Aircraft Maintenance: Getting Back To Work from A Deep Freeze

26 Feburary 2019

There are cases when local public airport is left unplowed and basically shut down during the winter. By the time the spring comes airplanes have been sitting in the cold for nearly six months. Though it’s easy to sermonize best practices for aircraft storage and maintenance, but everyone should be aware that the real world often presents us with less-than-ideal situations to deal with. While there are a lot of things that can be done to properly prepare an aircraft for this kind of long-term idle storage, here are a few important points to consider for getting airborne again safely.

  1. Wake up gently - After sitting idle for so long in a cold-soaked environment, it’s important to get everything warmed up gently. If a heated hangar isn’t available, use a pre-heater for the entire firewall-forward and a space heater in the cabin for long enough to get everything heated completely up to the room temperature even before you so much as move a radio knob or a trim wheel. Every little fragile part has become quite comfortable where you left it last, so get it warm before getting to work again!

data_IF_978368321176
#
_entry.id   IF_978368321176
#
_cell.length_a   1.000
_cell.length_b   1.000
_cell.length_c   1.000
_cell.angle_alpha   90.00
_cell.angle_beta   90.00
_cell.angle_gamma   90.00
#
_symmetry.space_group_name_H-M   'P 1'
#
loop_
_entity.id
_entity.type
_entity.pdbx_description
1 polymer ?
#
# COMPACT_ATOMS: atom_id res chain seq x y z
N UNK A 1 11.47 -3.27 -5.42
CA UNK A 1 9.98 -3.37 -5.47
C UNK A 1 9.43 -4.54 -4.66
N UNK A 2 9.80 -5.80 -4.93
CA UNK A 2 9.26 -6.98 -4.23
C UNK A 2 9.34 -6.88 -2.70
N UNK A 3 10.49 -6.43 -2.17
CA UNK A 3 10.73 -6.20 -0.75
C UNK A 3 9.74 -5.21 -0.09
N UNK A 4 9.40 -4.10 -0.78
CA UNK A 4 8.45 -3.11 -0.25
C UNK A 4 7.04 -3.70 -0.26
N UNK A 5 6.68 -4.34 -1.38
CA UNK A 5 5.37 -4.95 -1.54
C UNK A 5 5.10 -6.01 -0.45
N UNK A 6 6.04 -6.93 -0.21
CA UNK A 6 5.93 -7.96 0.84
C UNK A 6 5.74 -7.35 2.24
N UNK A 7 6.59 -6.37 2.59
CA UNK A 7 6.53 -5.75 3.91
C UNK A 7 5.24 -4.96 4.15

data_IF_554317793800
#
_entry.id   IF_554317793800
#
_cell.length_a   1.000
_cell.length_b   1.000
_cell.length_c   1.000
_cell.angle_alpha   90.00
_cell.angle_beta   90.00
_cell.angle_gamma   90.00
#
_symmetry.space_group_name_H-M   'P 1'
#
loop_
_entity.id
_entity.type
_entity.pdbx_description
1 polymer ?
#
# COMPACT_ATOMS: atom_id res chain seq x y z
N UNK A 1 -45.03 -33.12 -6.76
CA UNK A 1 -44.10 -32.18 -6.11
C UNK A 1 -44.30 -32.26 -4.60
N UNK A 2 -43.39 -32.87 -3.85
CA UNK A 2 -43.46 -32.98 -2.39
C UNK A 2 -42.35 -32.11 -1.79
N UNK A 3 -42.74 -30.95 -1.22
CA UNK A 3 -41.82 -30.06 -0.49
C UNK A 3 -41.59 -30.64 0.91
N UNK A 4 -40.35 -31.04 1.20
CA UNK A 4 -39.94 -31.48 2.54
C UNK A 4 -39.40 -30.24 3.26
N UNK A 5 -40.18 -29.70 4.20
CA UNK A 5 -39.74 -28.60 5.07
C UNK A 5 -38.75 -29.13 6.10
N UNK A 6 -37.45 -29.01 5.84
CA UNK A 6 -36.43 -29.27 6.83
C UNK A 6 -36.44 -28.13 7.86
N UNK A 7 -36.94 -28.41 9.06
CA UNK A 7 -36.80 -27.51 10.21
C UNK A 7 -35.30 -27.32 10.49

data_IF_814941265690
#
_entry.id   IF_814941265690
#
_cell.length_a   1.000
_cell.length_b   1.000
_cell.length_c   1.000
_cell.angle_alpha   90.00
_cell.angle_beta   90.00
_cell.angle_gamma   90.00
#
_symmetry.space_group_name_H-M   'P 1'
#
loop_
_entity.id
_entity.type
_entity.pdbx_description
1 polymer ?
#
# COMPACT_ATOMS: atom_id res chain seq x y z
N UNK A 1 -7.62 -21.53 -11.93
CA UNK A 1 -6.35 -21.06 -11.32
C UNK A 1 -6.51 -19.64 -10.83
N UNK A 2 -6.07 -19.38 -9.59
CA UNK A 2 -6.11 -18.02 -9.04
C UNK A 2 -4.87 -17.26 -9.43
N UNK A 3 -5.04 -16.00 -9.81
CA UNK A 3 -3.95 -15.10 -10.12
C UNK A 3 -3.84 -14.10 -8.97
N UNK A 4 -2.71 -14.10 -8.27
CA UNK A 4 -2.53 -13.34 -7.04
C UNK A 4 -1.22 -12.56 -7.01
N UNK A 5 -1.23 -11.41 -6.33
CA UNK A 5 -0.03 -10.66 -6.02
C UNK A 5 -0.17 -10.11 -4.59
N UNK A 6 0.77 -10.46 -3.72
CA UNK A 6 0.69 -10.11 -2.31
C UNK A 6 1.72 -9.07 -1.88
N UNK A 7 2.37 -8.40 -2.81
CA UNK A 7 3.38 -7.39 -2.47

2. Give TLC to the tires and wheels - If the tires, tubes, and wheels have been sitting in place for months in the cold, they definitely need attention. Jack up the airplane, remove the wheels, and bring them to a workshop for a thorough brake/wheel inspection and lubrication where the flat spots can begin to relax. Look for weather checking and cracks in the tires and ensure that the tubes are still holding pressure. If you arrived to long-flat tires, I would disassemble the tires and replace the tubes as well. Also clean, inspect, and lubricate the bearings and brake components.